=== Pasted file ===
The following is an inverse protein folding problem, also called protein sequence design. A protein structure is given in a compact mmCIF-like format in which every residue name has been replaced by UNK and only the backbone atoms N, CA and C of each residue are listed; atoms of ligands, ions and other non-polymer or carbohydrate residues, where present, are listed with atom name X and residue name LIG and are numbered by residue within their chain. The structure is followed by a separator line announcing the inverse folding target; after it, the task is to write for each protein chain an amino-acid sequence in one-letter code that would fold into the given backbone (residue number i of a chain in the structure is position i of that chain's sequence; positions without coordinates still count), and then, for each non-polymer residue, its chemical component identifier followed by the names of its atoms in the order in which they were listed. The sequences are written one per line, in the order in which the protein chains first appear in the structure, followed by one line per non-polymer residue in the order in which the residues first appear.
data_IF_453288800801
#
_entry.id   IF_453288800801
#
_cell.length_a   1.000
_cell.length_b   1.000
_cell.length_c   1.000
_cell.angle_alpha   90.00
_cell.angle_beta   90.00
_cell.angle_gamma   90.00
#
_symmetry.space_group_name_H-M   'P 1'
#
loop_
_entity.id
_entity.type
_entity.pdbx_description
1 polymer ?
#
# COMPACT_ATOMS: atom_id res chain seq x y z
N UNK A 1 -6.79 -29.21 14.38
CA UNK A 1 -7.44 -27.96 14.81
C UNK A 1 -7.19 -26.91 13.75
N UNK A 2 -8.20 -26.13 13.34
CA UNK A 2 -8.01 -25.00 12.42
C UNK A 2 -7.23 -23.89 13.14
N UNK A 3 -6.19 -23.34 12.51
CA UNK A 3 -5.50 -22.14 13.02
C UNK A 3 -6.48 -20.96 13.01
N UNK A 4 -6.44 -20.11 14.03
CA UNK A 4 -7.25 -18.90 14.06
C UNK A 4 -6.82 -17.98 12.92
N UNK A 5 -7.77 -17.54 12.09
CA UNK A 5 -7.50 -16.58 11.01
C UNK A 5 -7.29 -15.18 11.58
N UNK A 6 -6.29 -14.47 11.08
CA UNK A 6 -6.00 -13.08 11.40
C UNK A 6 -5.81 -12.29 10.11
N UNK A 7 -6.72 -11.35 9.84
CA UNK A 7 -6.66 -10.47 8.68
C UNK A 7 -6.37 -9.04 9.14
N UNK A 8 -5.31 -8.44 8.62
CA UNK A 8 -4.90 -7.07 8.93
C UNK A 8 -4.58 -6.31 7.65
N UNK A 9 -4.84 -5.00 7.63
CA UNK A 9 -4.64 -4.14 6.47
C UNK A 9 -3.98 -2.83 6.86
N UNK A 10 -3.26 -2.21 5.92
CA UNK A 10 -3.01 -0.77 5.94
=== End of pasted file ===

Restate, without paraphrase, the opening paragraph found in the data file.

The following is an inverse protein folding problem, also called protein sequence design. A protein structure is given in a compact mmCIF-like format in which every residue name has been replaced by UNK and only the backbone atoms N, CA and C of each residue are listed; atoms of ligands, ions and other non-polymer or carbohydrate residues, where present, are listed with atom name X and residue name LIG and are numbered by residue within their chain. The structure is followed by a separator line announcing the inverse folding target; after it, the task is to write for each protein chain an amino-acid sequence in one-letter code that would fold into the given backbone (residue number i of a chain in the structure is position i of that chain's sequence; positions without coordinates still count), and then, for each non-polymer residue, its chemical component identifier followed by the names of its atoms in the order in which they were listed. The sequences are written one per line, in the order in which the protein chains first appear in the structure, followed by one line per non-polymer residue in the order in which the residues first appear.